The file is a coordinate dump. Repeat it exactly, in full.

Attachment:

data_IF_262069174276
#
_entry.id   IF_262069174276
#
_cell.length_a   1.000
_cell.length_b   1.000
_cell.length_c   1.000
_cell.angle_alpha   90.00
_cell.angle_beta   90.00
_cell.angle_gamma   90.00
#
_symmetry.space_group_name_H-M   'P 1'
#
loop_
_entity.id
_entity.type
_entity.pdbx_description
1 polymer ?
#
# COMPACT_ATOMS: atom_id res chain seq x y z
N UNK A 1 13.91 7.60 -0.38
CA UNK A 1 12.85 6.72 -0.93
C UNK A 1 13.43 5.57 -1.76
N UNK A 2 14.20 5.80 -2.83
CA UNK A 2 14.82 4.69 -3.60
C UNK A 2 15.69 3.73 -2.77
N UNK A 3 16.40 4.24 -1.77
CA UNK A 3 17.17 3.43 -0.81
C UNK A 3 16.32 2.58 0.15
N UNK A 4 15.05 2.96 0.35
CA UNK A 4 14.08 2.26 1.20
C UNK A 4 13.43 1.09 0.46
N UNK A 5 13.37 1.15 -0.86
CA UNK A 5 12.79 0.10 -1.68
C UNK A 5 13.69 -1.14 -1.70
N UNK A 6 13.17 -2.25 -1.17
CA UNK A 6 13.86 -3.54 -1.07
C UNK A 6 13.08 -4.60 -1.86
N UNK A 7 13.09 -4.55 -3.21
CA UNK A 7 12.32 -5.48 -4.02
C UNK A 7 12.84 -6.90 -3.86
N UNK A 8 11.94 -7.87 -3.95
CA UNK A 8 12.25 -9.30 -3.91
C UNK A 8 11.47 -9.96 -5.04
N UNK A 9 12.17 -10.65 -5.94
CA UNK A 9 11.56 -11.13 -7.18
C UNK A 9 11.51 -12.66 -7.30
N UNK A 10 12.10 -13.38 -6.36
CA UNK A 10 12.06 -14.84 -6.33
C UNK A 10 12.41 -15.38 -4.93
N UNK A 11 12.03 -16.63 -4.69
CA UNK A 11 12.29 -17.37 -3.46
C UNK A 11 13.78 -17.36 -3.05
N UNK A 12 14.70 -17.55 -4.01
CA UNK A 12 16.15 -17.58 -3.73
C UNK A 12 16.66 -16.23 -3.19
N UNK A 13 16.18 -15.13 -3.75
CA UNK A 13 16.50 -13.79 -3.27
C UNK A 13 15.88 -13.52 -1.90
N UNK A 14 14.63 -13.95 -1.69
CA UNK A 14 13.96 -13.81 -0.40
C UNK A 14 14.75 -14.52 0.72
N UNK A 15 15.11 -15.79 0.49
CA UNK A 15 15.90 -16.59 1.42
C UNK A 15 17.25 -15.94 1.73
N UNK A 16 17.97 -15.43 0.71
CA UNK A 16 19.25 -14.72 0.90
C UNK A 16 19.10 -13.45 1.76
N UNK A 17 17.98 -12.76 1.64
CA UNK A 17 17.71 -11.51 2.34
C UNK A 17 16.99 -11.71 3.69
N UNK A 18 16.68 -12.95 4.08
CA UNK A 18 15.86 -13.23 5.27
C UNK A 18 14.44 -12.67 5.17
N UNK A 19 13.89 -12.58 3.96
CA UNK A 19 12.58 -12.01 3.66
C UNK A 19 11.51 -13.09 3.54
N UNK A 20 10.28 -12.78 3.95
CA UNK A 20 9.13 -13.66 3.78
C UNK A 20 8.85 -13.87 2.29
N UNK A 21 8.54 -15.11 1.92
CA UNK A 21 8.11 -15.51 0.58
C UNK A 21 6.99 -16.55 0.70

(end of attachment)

data_IF_262069174276
#
_entry.id   IF_262069174276
#
_cell.length_a   1.000
_cell.length_b   1.000
_cell.length_c   1.000
_cell.angle_alpha   90.00
_cell.angle_beta   90.00
_cell.angle_gamma   90.00
#
_symmetry.space_group_name_H-M   'P 1'
#
loop_
_entity.id
_entity.type
_entity.pdbx_description
1 polymer ?
#
# COMPACT_ATOMS: atom_id res chain seq x y z
N UNK A 1 13.91 7.60 -0.38
CA UNK A 1 12.85 6.72 -0.93
C UNK A 1 13.43 5.57 -1.76
N UNK A 2 14.20 5.80 -2.83
CA UNK A 2 14.82 4.69 -3.60
C UNK A 2 15.69 3.73 -2.77
N UNK A 3 16.40 4.24 -1.77
CA UNK A 3 17.17 3.43 -0.81
C UNK A 3 16.32 2.58 0.15
N UNK A 4 15.05 2.96 0.35
CA UNK A 4 14.08 2.26 1.20
C UNK A 4 13.43 1.09 0.46
N UNK A 5 13.37 1.15 -0.86
CA UNK A 5 12.79 0.10 -1.68
C UNK A 5 13.69 -1.14 -1.70
N UNK A 6 13.17 -2.25 -1.17
CA UNK A 6 13.86 -3.54 -1.07
C UNK A 6 13.08 -4.60 -1.86
N UNK A 7 13.09 -4.55 -3.21
CA UNK A 7 12.32 -5.48 -4.02
C UNK A 7 12.84 -6.90 -3.86
N UNK A 8 11.94 -7.87 -3.95
CA UNK A 8 12.25 -9.30 -3.91
C UNK A 8 11.47 -9.96 -5.04
N UNK A 9 12.17 -10.65 -5.94
CA UNK A 9 11.56 -11.13 -7.18
C UNK A 9 11.51 -12.66 -7.30
N UNK A 10 12.10 -13.38 -6.36
CA UNK A 10 12.06 -14.84 -6.33
C UNK A 10 12.41 -15.38 -4.93
N UNK A 11 12.03 -16.63 -4.69
CA UNK A 11 12.29 -17.37 -3.46
C UNK A 11 13.78 -17.36 -3.05
N UNK A 12 14.70 -17.55 -4.01
CA UNK A 12 16.15 -17.58 -3.73
C UNK A 12 16.66 -16.23 -3.19
N UNK A 13 16.18 -15.13 -3.75
CA UNK A 13 16.50 -13.79 -3.27
C UNK A 13 15.88 -13.52 -1.90
N UNK A 14 14.63 -13.95 -1.69
CA UNK A 14 13.96 -13.81 -0.40
C UNK A 14 14.75 -14.52 0.72
N UNK A 15 15.11 -15.79 0.49
CA UNK A 15 15.90 -16.59 1.42
C UNK A 15 17.25 -15.94 1.73
N UNK A 16 17.97 -15.43 0.71
CA UNK A 16 19.25 -14.72 0.90
C UNK A 16 19.10 -13.45 1.76
N UNK A 17 17.98 -12.76 1.64
CA UNK A 17 17.71 -11.51 2.34
C UNK A 17 16.99 -11.71 3.69
N UNK A 18 16.68 -12.95 4.08
CA UNK A 18 15.86 -13.23 5.27
C UNK A 18 14.44 -12.67 5.17
N UNK A 19 13.89 -12.58 3.96
CA UNK A 19 12.58 -12.01 3.66
C UNK A 19 11.51 -13.09 3.54
N UNK A 20 10.28 -12.78 3.95
CA UNK A 20 9.13 -13.66 3.78
C UNK A 20 8.85 -13.87 2.29
N UNK A 21 8.54 -15.11 1.92
CA UNK A 21 8.11 -15.51 0.58
C UNK A 21 6.99 -16.55 0.70